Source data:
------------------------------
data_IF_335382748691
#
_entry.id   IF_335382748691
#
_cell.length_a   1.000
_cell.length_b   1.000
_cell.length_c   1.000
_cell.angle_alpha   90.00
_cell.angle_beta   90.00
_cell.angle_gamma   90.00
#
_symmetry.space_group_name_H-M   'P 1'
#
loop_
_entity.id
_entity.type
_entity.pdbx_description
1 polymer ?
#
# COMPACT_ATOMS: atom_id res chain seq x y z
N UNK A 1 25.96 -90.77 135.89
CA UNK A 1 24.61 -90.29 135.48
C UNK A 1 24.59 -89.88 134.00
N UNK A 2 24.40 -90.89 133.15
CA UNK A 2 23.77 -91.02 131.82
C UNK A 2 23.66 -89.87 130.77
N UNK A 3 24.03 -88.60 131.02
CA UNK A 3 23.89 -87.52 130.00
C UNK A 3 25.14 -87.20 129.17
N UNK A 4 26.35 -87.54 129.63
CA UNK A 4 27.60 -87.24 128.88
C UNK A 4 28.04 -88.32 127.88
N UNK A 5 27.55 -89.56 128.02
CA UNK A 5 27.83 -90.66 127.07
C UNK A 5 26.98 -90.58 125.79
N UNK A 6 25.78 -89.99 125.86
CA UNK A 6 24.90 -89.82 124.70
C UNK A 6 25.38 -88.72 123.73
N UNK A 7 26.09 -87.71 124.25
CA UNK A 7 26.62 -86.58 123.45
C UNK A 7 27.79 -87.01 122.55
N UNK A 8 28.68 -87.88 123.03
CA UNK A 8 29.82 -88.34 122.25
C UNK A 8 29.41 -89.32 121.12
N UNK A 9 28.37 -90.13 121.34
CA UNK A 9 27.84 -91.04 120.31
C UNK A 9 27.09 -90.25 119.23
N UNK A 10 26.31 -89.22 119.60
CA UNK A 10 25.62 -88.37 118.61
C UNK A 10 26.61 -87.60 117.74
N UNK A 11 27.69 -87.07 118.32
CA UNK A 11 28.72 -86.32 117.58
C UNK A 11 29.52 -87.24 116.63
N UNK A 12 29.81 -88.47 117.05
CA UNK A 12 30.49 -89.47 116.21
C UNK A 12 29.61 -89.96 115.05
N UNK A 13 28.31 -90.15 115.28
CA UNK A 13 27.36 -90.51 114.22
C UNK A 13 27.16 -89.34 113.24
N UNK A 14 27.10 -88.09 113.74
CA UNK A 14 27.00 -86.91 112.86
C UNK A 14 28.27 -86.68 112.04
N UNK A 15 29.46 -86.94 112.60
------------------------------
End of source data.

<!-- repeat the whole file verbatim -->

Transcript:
data_IF_335382748691
#
_entry.id   IF_335382748691
#
_cell.length_a   1.000
_cell.length_b   1.000
_cell.length_c   1.000
_cell.angle_alpha   90.00
_cell.angle_beta   90.00
_cell.angle_gamma   90.00
#
_symmetry.space_group_name_H-M   'P 1'
#
loop_
_entity.id
_entity.type
_entity.pdbx_description
1 polymer ?
#
# COMPACT_ATOMS: atom_id res chain seq x y z
N UNK A 1 25.96 -90.77 135.89
CA UNK A 1 24.61 -90.29 135.48
C UNK A 1 24.59 -89.88 134.00
N UNK A 2 24.40 -90.89 133.15
CA UNK A 2 23.77 -91.02 131.82
C UNK A 2 23.66 -89.87 130.77
N UNK A 3 24.03 -88.60 131.02
CA UNK A 3 23.89 -87.52 130.00
C UNK A 3 25.14 -87.20 129.17
N UNK A 4 26.35 -87.54 129.63
CA UNK A 4 27.60 -87.24 128.88
C UNK A 4 28.04 -88.32 127.88
N UNK A 5 27.55 -89.56 128.02
CA UNK A 5 27.83 -90.66 127.07
C UNK A 5 26.98 -90.58 125.79
N UNK A 6 25.78 -89.99 125.86
CA UNK A 6 24.90 -89.82 124.70
C UNK A 6 25.38 -88.72 123.73
N UNK A 7 26.09 -87.71 124.25
CA UNK A 7 26.62 -86.58 123.45
C UNK A 7 27.79 -87.01 122.55
N UNK A 8 28.68 -87.88 123.03
CA UNK A 8 29.82 -88.34 122.25
C UNK A 8 29.41 -89.32 121.12
N UNK A 9 28.37 -90.13 121.34
CA UNK A 9 27.84 -91.04 120.31
C UNK A 9 27.09 -90.25 119.23
N UNK A 10 26.31 -89.22 119.60
CA UNK A 10 25.62 -88.37 118.61
C UNK A 10 26.61 -87.60 117.74
N UNK A 11 27.69 -87.07 118.32
CA UNK A 11 28.72 -86.32 117.58
C UNK A 11 29.52 -87.24 116.63
N UNK A 12 29.81 -88.47 117.05
CA UNK A 12 30.49 -89.47 116.21
C UNK A 12 29.61 -89.96 115.05
N UNK A 13 28.31 -90.15 115.28
CA UNK A 13 27.36 -90.51 114.22
C UNK A 13 27.16 -89.34 113.24
N UNK A 14 27.10 -88.09 113.74
CA UNK A 14 27.00 -86.91 112.86
C UNK A 14 28.27 -86.68 112.04
N UNK A 15 29.46 -86.94 112.60